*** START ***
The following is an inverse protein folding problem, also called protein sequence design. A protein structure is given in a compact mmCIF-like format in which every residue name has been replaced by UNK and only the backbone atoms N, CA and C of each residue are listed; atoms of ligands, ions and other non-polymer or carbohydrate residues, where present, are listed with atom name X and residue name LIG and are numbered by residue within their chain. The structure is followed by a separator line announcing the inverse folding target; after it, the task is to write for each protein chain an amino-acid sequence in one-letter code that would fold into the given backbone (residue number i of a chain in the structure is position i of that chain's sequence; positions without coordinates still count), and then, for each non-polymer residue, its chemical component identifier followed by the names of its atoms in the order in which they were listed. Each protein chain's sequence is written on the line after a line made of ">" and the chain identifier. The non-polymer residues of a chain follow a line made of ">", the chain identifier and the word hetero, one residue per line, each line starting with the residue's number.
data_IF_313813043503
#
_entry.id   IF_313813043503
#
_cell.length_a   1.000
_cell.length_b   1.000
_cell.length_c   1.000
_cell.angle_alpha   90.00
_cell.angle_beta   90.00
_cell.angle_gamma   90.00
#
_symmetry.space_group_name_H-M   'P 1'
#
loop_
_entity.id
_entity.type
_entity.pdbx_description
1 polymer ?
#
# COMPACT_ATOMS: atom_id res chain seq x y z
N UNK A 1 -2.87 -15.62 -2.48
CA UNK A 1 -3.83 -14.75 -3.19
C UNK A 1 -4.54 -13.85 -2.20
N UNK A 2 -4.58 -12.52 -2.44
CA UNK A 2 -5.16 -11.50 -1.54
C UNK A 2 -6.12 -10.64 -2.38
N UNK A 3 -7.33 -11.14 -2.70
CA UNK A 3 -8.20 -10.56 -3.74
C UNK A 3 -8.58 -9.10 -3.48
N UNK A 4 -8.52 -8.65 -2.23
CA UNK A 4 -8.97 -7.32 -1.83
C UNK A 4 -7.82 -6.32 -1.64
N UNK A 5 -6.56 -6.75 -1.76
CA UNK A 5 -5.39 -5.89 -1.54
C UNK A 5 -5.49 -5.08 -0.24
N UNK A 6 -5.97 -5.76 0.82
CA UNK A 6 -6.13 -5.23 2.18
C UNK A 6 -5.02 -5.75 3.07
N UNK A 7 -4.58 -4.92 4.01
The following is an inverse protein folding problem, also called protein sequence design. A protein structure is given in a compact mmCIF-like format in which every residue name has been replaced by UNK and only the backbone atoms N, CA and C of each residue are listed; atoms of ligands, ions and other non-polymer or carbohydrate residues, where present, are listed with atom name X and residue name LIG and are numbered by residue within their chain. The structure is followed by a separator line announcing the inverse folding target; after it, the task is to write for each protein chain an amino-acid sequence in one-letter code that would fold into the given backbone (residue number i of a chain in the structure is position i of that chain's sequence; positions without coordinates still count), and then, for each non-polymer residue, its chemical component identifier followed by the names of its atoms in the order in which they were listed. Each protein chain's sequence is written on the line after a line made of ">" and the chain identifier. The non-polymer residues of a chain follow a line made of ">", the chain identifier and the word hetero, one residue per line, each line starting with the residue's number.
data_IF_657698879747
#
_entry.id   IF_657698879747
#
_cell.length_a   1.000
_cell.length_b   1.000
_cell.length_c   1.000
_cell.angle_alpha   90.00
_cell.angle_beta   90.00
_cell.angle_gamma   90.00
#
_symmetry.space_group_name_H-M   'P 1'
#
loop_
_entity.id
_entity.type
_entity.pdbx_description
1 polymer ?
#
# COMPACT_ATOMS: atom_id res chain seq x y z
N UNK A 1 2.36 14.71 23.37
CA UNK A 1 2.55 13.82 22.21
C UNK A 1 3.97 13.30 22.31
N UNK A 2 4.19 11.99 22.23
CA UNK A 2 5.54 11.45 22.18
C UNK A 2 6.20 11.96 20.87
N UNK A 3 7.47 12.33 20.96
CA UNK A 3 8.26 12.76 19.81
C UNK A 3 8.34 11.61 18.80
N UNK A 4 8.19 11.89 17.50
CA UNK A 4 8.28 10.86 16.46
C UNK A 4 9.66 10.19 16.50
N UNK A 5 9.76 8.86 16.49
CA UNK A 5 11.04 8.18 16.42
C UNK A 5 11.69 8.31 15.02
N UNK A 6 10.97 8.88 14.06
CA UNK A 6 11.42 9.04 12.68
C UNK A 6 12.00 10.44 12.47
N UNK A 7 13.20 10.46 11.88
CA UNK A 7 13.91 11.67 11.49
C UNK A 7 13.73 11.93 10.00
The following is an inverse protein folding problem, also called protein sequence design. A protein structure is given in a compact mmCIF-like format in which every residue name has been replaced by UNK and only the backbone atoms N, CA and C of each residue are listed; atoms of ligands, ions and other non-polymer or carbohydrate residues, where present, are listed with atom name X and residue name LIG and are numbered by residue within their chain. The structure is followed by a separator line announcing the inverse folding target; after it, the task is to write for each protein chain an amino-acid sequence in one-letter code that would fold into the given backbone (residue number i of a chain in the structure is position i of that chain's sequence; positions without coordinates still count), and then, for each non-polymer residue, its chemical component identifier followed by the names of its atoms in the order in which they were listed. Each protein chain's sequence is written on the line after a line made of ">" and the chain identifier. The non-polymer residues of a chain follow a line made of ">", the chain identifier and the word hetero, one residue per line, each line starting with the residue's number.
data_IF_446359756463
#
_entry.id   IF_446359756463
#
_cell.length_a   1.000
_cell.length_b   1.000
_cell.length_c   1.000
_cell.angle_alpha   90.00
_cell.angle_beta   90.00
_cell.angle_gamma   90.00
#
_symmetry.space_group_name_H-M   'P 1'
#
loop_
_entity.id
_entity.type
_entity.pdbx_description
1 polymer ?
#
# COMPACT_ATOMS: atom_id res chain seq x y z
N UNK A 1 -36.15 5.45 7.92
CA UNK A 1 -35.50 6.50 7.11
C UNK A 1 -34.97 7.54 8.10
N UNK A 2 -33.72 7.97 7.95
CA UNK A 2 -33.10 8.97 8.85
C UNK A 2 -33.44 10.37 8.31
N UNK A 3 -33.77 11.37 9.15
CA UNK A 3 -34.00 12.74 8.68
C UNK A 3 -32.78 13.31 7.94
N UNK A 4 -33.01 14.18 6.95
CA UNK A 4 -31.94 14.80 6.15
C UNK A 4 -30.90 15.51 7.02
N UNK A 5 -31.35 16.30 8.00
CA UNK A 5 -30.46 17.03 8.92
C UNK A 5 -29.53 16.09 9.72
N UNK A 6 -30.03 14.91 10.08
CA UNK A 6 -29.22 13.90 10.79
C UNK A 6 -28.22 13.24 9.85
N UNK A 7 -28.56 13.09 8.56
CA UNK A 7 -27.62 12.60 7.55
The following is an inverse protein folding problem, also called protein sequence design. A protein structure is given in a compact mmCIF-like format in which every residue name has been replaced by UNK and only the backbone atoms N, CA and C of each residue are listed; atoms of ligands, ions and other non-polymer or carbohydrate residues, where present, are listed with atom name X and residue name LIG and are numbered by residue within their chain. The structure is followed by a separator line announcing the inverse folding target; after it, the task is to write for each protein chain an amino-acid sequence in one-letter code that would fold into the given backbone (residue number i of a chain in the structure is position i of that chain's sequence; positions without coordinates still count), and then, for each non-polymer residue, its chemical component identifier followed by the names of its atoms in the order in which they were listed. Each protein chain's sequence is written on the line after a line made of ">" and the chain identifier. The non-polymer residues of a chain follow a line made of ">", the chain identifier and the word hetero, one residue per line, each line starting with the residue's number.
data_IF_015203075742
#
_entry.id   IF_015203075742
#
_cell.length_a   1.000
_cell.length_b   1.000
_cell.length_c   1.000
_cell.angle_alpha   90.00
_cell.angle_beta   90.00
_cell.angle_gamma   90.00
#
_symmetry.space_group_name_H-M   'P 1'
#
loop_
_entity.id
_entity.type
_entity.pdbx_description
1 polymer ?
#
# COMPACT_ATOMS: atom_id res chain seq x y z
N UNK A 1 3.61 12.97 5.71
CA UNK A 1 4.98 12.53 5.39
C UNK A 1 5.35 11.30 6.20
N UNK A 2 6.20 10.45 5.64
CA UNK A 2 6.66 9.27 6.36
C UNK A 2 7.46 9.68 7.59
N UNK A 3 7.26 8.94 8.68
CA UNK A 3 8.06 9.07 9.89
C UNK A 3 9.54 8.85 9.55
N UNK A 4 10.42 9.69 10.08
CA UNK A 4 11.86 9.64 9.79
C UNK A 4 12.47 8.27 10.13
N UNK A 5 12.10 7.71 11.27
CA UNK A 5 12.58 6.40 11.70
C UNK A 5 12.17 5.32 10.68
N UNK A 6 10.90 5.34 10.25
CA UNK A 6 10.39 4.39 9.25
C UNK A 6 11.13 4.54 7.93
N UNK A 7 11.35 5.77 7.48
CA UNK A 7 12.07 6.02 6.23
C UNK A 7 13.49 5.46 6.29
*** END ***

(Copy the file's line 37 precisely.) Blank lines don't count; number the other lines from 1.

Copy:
N UNK A 6 -5.97 -5.76 0.82